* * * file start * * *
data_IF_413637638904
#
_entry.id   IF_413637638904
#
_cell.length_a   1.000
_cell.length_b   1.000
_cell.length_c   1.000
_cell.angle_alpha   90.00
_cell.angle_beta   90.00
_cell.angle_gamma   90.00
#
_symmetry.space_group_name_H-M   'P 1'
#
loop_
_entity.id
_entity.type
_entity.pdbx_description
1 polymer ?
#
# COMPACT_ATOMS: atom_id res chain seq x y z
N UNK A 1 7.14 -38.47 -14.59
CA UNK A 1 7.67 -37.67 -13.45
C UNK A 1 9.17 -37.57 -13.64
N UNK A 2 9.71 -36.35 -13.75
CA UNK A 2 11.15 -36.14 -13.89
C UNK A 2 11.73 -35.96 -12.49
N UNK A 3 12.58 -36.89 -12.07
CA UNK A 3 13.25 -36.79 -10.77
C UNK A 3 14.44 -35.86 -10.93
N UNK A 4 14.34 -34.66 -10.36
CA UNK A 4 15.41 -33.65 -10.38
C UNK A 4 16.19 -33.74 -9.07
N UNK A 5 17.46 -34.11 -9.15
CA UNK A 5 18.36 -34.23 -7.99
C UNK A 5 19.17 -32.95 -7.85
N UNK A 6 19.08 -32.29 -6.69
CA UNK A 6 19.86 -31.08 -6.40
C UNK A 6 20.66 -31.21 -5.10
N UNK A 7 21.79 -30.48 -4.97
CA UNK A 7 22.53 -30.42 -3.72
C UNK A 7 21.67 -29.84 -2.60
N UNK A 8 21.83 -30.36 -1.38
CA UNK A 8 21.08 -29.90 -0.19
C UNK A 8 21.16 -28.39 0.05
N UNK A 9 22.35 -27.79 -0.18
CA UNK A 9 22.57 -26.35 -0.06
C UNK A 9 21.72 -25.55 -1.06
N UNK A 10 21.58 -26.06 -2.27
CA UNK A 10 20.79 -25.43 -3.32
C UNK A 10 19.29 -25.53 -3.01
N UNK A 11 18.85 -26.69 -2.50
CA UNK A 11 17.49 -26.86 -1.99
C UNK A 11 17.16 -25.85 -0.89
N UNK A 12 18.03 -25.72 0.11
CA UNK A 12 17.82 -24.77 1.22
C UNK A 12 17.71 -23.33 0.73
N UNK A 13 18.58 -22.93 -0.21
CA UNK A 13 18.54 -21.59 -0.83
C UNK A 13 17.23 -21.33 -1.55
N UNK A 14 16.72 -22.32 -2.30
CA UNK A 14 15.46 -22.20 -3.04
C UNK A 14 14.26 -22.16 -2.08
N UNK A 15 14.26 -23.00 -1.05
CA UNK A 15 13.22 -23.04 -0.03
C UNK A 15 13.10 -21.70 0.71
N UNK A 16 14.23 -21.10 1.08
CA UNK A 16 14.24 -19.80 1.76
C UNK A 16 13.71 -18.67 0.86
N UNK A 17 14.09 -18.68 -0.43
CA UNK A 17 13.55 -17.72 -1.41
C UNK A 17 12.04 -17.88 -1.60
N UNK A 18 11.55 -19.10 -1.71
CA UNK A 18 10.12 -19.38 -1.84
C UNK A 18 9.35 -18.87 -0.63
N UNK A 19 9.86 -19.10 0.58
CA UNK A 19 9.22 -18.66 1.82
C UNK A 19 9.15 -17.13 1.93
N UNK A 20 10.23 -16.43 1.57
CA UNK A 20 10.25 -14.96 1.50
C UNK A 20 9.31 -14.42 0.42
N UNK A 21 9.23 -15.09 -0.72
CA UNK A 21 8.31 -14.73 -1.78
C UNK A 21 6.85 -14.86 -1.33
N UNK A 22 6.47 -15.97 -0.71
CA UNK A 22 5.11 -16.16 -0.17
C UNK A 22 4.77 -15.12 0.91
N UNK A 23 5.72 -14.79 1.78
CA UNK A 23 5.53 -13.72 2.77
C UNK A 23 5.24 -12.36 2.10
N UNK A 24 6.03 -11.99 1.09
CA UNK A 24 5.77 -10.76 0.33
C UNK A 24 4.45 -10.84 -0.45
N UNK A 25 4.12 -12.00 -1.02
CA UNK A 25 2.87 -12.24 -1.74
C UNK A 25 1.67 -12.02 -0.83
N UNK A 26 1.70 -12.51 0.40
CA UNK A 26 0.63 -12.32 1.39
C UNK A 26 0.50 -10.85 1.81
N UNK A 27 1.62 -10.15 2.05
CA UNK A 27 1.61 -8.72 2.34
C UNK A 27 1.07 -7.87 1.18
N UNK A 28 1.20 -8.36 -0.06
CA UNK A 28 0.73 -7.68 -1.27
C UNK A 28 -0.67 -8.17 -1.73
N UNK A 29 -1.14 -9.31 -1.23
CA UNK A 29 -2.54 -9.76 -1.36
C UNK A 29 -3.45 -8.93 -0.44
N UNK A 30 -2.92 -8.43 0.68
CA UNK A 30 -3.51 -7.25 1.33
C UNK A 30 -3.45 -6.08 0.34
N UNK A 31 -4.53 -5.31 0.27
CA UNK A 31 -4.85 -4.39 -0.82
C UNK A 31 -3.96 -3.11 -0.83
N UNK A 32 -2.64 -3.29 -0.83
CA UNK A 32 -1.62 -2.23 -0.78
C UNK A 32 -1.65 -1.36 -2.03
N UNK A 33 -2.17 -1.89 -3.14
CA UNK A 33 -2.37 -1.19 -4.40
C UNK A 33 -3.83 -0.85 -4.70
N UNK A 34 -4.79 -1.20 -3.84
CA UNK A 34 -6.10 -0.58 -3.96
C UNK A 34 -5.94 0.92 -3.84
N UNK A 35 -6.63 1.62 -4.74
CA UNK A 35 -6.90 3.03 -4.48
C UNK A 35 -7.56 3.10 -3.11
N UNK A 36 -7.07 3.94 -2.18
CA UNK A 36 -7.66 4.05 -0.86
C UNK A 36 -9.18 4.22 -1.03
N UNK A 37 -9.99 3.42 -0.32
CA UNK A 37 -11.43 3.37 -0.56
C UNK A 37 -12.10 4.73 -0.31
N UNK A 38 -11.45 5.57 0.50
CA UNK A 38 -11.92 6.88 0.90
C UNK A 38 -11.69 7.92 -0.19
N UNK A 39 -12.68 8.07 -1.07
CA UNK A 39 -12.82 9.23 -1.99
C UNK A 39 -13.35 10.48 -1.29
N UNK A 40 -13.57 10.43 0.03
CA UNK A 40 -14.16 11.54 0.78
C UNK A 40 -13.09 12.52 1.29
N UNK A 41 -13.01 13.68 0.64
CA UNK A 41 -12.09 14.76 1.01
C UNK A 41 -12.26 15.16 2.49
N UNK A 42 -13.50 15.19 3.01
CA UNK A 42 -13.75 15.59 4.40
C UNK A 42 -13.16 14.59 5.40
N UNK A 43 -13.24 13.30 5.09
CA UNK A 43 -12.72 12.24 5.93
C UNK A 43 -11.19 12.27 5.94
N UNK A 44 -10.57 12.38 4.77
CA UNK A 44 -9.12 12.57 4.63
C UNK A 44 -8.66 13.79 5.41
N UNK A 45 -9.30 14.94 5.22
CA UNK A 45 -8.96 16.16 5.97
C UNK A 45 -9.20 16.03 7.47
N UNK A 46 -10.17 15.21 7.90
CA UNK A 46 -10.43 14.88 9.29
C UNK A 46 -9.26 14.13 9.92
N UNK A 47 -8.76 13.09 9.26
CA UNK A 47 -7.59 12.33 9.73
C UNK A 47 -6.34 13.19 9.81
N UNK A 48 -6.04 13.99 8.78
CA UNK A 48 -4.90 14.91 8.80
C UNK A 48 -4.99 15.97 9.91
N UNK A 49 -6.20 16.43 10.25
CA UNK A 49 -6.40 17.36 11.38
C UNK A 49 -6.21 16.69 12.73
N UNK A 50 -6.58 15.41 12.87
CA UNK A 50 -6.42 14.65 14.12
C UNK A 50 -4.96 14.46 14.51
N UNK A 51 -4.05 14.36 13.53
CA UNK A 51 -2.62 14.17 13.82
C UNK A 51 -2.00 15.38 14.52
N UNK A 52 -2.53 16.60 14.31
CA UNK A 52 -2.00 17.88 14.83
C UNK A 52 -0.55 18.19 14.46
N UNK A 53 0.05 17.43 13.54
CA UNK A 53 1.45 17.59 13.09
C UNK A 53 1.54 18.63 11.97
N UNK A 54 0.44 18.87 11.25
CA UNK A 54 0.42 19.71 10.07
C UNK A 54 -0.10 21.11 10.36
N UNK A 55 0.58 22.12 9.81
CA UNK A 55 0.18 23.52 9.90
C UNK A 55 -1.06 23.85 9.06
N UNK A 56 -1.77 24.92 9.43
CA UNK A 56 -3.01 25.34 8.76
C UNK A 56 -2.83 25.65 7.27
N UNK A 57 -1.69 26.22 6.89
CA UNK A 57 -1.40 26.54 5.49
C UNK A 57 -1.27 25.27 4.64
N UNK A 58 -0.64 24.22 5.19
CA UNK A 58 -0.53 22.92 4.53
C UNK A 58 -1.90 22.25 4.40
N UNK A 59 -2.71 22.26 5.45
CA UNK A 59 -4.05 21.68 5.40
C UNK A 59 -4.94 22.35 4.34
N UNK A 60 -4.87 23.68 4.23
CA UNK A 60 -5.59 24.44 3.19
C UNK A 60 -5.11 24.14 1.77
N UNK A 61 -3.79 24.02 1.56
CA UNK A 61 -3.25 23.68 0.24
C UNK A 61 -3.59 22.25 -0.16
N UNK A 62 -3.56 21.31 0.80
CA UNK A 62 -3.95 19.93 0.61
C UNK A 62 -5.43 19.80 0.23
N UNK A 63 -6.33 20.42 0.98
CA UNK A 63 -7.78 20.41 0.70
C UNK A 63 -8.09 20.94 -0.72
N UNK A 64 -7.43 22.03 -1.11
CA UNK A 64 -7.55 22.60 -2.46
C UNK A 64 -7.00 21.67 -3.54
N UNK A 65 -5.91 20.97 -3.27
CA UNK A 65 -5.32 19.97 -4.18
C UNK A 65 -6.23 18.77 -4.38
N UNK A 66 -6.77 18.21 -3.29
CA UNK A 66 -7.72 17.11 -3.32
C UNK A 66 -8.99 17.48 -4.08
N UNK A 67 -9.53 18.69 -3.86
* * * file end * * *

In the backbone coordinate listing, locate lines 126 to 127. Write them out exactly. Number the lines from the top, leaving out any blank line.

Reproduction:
N UNK A 36 -7.07 3.94 -2.18
CA UNK A 36 -7.66 4.05 -0.86